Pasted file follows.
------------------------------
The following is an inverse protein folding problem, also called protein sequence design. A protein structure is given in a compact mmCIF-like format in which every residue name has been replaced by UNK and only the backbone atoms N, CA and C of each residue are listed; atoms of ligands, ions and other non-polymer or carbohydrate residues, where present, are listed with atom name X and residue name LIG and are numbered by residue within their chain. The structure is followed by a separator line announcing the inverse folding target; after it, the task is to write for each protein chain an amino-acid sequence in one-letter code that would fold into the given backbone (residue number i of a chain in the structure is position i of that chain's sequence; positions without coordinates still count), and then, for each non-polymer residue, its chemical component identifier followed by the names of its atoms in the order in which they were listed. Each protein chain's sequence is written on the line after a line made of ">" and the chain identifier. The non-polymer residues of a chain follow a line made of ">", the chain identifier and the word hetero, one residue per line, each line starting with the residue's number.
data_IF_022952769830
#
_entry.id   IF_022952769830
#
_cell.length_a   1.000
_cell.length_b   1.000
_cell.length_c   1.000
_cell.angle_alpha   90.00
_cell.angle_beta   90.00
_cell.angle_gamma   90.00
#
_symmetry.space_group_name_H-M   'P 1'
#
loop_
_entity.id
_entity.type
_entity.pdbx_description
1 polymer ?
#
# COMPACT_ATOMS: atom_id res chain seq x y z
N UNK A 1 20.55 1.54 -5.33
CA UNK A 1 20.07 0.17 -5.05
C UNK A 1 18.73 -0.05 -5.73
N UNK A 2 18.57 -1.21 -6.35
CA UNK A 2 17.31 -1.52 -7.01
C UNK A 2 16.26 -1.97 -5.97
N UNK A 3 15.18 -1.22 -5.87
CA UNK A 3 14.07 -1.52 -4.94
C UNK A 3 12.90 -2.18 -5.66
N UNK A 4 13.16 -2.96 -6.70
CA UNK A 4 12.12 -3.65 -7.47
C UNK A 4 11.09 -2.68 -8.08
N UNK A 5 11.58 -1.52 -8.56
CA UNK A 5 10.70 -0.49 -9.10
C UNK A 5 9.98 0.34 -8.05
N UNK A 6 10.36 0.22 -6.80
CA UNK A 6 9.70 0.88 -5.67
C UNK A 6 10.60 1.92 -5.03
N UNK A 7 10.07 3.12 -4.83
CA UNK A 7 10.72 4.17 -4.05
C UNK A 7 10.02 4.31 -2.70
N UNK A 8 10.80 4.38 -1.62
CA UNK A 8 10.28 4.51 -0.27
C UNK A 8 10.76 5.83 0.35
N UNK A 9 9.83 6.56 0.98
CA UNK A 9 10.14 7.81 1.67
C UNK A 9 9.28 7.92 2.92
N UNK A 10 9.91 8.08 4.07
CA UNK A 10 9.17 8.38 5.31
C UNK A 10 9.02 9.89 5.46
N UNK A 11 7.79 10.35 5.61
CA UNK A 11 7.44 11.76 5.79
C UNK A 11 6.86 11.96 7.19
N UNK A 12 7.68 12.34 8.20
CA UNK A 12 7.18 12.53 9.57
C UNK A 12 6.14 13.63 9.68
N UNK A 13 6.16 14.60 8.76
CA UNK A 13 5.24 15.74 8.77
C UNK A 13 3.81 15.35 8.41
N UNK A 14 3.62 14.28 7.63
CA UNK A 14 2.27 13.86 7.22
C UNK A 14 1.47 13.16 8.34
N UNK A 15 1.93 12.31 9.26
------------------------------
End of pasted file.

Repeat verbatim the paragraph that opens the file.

The following is an inverse protein folding problem, also called protein sequence design. A protein structure is given in a compact mmCIF-like format in which every residue name has been replaced by UNK and only the backbone atoms N, CA and C of each residue are listed; atoms of ligands, ions and other non-polymer or carbohydrate residues, where present, are listed with atom name X and residue name LIG and are numbered by residue within their chain. The structure is followed by a separator line announcing the inverse folding target; after it, the task is to write for each protein chain an amino-acid sequence in one-letter code that would fold into the given backbone (residue number i of a chain in the structure is position i of that chain's sequence; positions without coordinates still count), and then, for each non-polymer residue, its chemical component identifier followed by the names of its atoms in the order in which they were listed. Each protein chain's sequence is written on the line after a line made of ">" and the chain identifier. The non-polymer residues of a chain follow a line made of ">", the chain identifier and the word hetero, one residue per line, each line starting with the residue's number.